Carbon capture and the aluminium industry: preliminary studiesEnvironmental Chemistry
AbstractCarbonation of raw red mud produced by aluminium refineries and a chemically and physically neutralized red mud (Bauxsol™) has been carried out to study the capacity of these wastes to capture carbon dioxide. After only 5 min of carbonation of raw red mud, total alkalinity dropped 85%. Hydroxide alkalinity was almost totally consumed, carbonate alkalinity dropped by 88%, and bicarbonate alkalinity increased to 728 mg L–1. After 24 min carbonation, the bicarbonate alkalinity reached its maximum value of 2377 mg L–1, and hydroxide and carbonate alkalinity were virtually absent. After 30 and 60 min carbonation, bicarbonate alkalinity started to decrease slightly as the pH of the slurry increased. After 5 min carbonation of Bauxsol™, total and bicarbonate alkalinity dropped 89% and 9%, respectively. After 20 min carbonation, bicarbonate alkalinity dropped another 11%, but after 30 min carbonation bicarbonate alkalinity increased 26% to levels found in the original Bauxsol material, and pH was stable. Based on these experiments, a calculation of the amount of carbon dioxide that could be removed annually at aluminium refineries in Australia is potentially 15 million tonnes, and suggests that further studies are necessary to maximize this carbon removal process. Furthermore, carbonation produces a product, which can potentially be used in other industrial and agricultural activities to remove toxic metals and nutrients.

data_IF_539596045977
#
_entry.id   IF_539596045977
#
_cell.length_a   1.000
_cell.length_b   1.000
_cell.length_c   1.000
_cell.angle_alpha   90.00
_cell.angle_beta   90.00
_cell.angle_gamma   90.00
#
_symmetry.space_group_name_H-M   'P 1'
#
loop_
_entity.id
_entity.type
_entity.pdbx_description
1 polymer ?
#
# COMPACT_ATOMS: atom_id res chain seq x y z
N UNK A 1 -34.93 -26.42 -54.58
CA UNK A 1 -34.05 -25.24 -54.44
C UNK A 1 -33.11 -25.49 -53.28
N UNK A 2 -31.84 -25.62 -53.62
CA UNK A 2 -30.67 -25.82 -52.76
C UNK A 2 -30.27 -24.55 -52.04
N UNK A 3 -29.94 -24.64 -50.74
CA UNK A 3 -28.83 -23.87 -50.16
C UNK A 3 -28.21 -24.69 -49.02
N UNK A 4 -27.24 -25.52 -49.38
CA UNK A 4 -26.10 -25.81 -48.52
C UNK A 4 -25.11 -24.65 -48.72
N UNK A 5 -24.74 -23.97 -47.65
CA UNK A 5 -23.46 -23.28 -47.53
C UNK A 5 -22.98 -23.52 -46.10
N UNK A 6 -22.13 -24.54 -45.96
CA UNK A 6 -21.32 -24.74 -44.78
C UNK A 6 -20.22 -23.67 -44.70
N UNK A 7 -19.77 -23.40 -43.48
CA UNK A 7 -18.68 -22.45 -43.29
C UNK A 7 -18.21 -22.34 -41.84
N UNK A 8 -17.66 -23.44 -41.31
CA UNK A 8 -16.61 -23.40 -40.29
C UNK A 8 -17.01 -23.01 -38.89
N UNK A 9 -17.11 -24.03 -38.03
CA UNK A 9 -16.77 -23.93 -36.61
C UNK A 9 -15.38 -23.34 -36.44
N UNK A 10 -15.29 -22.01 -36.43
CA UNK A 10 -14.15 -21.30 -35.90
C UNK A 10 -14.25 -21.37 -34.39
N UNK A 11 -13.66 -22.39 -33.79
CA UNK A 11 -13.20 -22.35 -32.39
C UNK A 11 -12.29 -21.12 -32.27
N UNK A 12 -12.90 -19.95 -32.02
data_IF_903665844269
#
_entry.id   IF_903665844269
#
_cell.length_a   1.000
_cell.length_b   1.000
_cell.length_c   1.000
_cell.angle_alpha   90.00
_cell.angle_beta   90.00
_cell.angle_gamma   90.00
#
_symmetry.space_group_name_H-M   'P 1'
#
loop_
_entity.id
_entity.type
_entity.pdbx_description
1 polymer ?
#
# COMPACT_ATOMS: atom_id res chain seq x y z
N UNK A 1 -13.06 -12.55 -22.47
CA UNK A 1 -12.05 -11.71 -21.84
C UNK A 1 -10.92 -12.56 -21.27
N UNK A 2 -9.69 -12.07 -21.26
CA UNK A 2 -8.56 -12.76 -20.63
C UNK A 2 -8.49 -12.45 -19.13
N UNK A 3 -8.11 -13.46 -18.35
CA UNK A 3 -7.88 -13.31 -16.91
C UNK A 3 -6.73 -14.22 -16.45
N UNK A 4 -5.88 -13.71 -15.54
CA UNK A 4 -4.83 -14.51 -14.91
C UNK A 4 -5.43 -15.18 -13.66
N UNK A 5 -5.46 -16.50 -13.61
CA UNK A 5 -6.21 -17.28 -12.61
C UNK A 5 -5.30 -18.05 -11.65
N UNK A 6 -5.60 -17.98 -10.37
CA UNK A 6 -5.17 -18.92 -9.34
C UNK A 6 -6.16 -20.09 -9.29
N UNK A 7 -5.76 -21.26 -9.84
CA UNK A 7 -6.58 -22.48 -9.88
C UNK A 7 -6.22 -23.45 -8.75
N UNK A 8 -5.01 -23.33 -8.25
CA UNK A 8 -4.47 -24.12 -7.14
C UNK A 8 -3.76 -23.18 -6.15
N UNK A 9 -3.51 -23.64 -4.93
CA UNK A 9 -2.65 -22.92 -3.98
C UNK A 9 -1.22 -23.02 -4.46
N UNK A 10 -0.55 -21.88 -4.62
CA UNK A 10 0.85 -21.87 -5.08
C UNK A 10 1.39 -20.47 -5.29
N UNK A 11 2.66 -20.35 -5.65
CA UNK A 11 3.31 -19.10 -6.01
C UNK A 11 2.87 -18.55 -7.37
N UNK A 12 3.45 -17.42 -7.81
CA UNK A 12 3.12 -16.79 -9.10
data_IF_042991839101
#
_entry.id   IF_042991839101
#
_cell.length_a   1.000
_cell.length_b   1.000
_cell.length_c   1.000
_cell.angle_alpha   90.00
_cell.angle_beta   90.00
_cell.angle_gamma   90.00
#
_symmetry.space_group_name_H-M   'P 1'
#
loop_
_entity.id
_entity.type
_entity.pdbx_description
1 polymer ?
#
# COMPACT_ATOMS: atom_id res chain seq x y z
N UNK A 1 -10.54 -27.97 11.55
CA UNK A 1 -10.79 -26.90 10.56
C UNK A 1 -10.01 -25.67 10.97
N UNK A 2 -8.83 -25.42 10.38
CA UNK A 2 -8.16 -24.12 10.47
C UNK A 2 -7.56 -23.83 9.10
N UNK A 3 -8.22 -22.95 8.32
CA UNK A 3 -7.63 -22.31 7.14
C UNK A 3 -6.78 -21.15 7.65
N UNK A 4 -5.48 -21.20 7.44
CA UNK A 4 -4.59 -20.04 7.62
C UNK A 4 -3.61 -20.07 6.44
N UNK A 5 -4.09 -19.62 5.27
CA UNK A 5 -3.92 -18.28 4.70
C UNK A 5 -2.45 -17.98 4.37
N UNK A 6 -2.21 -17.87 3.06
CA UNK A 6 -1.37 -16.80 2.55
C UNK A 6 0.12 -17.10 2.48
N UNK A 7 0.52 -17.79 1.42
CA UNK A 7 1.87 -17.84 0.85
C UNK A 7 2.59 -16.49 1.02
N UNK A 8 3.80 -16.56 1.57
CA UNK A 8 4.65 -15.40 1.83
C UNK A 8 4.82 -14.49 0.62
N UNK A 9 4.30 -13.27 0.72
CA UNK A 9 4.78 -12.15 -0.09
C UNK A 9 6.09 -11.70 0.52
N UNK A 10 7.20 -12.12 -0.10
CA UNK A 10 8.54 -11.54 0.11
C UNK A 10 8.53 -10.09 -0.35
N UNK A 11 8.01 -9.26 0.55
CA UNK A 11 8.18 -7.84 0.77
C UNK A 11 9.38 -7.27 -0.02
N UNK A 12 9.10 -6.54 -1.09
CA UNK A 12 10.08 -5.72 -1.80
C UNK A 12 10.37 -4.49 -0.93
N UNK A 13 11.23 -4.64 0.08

Jones, G, Joshi, G, Clark, M & McConchie, D 2006, ‘Carbon capture and the aluminium industry: preliminary studies’, Environmental Chemistry, vol. 3, no. 4, pp. 297–303.
Published version available from: